The 40 leaders – from the Buddhist, Christian, Hindu and Islamic faiths – previously visited with 11 of their counterparts in the western Sri Lankan city of Galle for four days as part of the Sarvodaya Shanti Sena CC’s Inter-Religious Cooperation for Community Development and Social Empowerment project.
The year-long program, sponsored by the Amherst, Massachusetts-based Karuna Center for Peace Building through a grant from USAID, is intended to help establish peace throughout Sri Lanka by providing opportunities for 80 religious leaders to interact with each other.
The program’s first four-day exchange included 11 Buddhist leaders, 10 Christians, 10 Hindus and 9 Muslims from the eastern districts of Batticola, Trincomalee and Padaviya, who met with Fr. Nihal Nanayakkara and 10 other religious leaders from Galle in an event hosted by the Galle Interfaith Peace Foundation.
As part of the exchange, the Eastern religious leaders took part in a sramadana or “gift of labor” program, painting the walls of a school in which children from many religious traditions study together. The Sarvodaya Shanti Sena CC is currently organizing a second exchange – in which leaders from the three Eastern districts will host a delegation from Galle – to take place in May.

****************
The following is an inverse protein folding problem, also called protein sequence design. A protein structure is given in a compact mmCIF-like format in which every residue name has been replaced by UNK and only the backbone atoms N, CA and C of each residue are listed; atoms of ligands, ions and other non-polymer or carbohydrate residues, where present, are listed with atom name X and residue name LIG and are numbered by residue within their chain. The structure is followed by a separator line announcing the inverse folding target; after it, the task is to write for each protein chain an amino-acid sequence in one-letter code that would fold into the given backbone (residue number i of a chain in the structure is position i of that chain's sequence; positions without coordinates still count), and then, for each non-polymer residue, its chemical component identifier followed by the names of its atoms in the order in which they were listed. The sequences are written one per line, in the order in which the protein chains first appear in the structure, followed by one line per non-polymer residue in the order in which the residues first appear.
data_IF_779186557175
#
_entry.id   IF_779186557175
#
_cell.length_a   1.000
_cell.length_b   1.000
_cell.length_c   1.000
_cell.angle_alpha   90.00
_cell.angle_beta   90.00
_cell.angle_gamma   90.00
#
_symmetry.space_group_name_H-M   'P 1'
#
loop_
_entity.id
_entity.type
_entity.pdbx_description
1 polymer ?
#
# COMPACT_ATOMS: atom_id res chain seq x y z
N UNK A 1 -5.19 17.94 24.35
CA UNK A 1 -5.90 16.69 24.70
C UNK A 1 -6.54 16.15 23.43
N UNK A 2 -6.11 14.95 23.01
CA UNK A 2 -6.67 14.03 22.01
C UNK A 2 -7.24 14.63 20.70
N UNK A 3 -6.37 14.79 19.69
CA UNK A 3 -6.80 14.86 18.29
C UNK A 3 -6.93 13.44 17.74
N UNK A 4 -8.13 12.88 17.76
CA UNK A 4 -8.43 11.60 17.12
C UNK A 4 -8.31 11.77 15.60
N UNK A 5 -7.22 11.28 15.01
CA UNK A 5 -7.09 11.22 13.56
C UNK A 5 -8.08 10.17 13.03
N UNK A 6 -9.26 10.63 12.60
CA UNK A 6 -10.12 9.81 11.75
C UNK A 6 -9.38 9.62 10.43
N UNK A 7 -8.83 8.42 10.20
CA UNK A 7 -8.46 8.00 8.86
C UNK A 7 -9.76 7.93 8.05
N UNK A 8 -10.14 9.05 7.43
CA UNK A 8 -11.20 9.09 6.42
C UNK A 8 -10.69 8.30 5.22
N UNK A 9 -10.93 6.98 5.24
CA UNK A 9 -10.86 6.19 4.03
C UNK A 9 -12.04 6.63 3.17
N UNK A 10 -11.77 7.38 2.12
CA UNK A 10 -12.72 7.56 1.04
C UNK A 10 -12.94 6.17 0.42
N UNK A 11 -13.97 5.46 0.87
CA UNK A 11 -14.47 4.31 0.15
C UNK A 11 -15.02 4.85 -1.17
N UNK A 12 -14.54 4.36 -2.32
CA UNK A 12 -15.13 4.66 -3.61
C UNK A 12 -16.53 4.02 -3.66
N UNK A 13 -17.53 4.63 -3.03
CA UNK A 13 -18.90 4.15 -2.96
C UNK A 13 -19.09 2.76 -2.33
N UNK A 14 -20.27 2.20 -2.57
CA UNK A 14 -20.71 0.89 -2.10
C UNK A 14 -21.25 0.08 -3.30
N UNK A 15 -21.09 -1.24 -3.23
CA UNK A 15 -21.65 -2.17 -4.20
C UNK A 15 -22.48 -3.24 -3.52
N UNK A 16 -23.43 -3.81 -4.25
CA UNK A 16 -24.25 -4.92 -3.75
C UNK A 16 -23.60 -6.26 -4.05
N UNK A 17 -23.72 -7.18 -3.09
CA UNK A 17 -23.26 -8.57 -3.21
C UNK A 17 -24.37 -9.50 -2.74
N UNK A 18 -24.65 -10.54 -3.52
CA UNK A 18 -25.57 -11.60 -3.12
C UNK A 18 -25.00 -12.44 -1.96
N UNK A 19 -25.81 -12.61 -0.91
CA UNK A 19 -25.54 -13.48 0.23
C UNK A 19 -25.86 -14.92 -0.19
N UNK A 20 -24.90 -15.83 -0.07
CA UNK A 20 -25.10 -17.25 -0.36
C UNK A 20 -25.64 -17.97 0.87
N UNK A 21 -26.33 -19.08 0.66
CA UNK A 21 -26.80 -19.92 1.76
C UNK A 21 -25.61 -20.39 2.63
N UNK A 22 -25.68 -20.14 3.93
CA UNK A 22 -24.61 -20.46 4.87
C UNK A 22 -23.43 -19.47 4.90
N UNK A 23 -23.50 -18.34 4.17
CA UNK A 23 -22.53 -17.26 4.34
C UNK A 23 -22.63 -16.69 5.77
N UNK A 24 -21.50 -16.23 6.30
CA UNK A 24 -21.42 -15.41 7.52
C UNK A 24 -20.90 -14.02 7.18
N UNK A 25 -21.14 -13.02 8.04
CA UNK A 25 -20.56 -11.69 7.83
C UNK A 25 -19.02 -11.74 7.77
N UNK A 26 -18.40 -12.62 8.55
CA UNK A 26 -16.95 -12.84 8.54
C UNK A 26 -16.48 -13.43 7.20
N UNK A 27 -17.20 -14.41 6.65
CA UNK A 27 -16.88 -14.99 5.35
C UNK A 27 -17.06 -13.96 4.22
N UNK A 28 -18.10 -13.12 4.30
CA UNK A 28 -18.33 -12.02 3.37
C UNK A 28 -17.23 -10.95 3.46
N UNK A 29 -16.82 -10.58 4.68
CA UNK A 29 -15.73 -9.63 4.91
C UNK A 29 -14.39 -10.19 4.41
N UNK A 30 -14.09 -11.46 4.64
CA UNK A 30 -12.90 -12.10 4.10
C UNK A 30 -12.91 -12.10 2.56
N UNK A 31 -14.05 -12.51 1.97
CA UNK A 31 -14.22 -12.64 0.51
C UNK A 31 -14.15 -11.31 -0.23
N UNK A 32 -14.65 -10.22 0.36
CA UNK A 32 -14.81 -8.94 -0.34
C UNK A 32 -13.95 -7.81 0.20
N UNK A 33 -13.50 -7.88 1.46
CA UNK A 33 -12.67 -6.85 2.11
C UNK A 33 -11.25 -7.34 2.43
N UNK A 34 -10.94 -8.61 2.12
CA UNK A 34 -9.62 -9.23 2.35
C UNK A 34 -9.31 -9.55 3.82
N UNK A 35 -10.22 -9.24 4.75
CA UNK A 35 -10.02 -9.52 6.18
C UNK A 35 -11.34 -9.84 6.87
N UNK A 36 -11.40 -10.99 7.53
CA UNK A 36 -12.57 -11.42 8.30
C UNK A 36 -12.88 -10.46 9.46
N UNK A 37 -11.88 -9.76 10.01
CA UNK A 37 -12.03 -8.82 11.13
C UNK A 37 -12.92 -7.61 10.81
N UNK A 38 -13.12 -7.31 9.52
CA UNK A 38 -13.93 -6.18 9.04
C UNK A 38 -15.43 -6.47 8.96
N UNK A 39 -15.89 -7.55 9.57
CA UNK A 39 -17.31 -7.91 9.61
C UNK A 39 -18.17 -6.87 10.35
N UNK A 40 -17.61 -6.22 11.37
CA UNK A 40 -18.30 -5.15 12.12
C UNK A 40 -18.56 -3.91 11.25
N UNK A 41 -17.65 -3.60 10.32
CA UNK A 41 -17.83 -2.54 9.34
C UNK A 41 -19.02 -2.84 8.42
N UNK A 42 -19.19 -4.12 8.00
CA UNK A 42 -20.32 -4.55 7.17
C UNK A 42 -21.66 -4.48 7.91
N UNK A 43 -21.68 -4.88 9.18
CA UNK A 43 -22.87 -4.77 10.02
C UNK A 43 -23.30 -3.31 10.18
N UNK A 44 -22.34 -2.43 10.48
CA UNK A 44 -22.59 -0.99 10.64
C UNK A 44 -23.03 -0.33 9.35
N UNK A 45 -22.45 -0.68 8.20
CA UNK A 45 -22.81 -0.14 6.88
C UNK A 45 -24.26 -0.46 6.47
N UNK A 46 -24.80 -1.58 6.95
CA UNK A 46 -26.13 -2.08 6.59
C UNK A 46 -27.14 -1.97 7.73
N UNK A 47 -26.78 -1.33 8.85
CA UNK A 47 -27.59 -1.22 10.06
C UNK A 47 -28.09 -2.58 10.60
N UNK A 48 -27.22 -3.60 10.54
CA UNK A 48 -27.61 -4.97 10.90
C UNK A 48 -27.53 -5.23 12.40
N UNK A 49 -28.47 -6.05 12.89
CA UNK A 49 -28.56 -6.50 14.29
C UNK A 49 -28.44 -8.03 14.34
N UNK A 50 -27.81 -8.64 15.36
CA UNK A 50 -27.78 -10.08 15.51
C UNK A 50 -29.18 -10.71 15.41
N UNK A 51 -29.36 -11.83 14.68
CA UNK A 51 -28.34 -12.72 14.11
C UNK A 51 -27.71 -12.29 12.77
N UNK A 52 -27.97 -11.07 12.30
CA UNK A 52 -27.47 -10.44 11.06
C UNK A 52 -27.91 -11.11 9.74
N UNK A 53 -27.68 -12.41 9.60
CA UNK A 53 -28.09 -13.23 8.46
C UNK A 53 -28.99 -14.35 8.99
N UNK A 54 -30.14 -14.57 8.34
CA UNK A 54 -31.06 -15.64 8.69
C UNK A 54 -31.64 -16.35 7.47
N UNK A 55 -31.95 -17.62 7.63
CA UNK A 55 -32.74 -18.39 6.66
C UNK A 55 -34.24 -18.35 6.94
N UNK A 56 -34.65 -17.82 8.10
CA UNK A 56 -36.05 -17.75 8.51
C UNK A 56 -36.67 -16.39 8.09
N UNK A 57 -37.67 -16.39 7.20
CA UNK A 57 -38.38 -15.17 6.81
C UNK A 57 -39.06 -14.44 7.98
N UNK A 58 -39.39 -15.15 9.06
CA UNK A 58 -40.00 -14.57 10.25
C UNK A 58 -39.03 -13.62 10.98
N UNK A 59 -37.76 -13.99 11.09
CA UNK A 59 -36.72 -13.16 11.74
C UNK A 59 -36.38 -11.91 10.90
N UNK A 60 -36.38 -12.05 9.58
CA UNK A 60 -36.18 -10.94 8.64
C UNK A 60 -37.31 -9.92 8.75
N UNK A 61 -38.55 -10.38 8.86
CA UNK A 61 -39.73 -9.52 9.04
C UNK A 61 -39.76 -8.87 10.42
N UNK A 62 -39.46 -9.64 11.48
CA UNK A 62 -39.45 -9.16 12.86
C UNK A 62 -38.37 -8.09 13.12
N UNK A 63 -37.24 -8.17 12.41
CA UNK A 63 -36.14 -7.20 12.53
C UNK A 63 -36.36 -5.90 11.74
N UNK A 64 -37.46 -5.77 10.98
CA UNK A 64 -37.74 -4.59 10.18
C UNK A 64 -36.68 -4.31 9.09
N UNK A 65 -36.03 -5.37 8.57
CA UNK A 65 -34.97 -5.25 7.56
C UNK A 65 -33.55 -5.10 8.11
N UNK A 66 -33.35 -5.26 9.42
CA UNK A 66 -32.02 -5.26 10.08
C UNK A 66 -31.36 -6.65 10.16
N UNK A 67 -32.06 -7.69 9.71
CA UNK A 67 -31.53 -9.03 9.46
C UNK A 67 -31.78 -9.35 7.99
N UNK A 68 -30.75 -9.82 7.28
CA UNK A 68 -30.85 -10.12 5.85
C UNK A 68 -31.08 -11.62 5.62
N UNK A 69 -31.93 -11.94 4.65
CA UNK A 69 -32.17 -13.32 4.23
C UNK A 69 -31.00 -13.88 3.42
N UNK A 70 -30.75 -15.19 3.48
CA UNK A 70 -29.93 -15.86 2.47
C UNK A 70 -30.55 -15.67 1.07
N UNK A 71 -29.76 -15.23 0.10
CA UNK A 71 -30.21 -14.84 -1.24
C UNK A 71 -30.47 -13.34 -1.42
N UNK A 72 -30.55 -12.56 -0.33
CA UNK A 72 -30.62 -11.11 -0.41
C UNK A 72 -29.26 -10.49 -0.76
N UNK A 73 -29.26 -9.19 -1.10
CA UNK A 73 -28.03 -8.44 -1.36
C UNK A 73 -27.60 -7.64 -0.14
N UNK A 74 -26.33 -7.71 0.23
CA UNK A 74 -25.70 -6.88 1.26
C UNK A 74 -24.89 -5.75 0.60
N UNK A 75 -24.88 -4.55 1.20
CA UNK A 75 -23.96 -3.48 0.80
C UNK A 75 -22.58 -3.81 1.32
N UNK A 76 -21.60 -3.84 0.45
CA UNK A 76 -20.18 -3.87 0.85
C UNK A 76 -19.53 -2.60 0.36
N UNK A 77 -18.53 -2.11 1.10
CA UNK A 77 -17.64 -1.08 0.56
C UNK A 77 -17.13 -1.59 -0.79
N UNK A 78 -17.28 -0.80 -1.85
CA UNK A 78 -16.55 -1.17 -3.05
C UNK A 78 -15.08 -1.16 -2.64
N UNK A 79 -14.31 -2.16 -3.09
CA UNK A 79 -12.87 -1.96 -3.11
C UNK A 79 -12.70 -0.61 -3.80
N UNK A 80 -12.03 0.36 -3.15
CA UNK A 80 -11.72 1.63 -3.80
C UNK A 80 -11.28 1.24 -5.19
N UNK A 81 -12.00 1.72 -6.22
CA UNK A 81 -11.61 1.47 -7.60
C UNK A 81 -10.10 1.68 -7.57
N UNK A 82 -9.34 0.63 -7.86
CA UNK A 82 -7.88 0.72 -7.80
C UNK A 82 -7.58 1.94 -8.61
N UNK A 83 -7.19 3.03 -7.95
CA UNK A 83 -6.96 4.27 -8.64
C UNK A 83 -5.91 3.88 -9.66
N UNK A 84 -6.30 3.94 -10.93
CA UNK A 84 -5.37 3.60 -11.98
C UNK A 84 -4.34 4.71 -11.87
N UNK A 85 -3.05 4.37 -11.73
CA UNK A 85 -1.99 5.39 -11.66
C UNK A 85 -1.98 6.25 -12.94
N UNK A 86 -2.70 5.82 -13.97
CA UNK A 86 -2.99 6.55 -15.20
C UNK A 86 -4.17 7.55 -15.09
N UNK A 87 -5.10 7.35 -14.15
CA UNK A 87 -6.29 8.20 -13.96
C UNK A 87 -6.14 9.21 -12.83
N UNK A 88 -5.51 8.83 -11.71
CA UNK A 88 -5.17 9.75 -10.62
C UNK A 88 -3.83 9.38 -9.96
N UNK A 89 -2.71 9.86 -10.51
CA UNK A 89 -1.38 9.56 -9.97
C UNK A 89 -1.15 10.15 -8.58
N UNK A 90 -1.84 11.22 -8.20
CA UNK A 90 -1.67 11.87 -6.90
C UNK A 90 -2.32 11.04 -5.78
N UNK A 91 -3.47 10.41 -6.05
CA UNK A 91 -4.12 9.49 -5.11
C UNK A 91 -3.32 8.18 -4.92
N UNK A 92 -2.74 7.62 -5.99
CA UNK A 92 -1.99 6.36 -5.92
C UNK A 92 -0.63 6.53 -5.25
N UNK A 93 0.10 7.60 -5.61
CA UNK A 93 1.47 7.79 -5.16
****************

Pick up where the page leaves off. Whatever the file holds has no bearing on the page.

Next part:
In addition to its gatherings of religious leaders, Sarvodaya Shanti Sena has provided both inter- and intrafaith workshops, community dialogues and development projects and classes – such as small scale industrial training and instruction in the Singhala Tamil language – as part of its Inter-Religious Cooperation program.
The group, which focuses on ending violence through youth leadership, is also currently taking part in Amity Camps, peace dialogues, district-to-district youth exchanges and pen pal programs. The Cooperation Circle is based in a network of more than 1,500 villages throughout Sri Lanka.